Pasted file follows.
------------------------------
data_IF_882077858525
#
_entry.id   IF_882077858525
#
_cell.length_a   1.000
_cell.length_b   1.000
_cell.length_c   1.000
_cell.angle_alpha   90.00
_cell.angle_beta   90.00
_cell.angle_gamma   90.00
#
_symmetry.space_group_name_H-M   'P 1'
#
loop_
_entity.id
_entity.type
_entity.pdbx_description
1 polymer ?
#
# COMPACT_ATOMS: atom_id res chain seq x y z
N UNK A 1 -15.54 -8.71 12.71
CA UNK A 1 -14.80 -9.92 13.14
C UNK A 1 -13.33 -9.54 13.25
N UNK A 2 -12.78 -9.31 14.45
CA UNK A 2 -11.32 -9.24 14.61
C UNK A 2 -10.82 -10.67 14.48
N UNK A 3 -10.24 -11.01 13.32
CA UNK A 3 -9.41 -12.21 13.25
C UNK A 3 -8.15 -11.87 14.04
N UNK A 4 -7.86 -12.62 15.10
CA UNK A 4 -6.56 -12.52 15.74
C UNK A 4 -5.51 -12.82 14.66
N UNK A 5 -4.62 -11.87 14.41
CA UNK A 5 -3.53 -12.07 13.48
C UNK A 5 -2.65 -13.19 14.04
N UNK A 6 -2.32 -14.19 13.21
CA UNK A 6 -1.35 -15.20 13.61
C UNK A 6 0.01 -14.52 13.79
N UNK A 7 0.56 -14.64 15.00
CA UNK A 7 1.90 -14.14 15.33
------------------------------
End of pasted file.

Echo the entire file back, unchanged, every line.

data_IF_882077858525
#
_entry.id   IF_882077858525
#
_cell.length_a   1.000
_cell.length_b   1.000
_cell.length_c   1.000
_cell.angle_alpha   90.00
_cell.angle_beta   90.00
_cell.angle_gamma   90.00
#
_symmetry.space_group_name_H-M   'P 1'
#
loop_
_entity.id
_entity.type
_entity.pdbx_description
1 polymer ?
#
# COMPACT_ATOMS: atom_id res chain seq x y z
N UNK A 1 -15.54 -8.71 12.71
CA UNK A 1 -14.80 -9.92 13.14
C UNK A 1 -13.33 -9.54 13.25
N UNK A 2 -12.78 -9.31 14.45
CA UNK A 2 -11.32 -9.24 14.61
C UNK A 2 -10.82 -10.67 14.48
N UNK A 3 -10.24 -11.01 13.32
CA UNK A 3 -9.41 -12.21 13.25
C UNK A 3 -8.15 -11.87 14.04
N UNK A 4 -7.86 -12.62 15.10
CA UNK A 4 -6.56 -12.52 15.74
C UNK A 4 -5.51 -12.82 14.66
N UNK A 5 -4.62 -11.87 14.41
CA UNK A 5 -3.53 -12.07 13.48
C UNK A 5 -2.65 -13.19 14.04
N UNK A 6 -2.32 -14.19 13.21
CA UNK A 6 -1.35 -15.20 13.61
C UNK A 6 0.01 -14.52 13.79
N UNK A 7 0.56 -14.64 15.00
CA UNK A 7 1.90 -14.14 15.33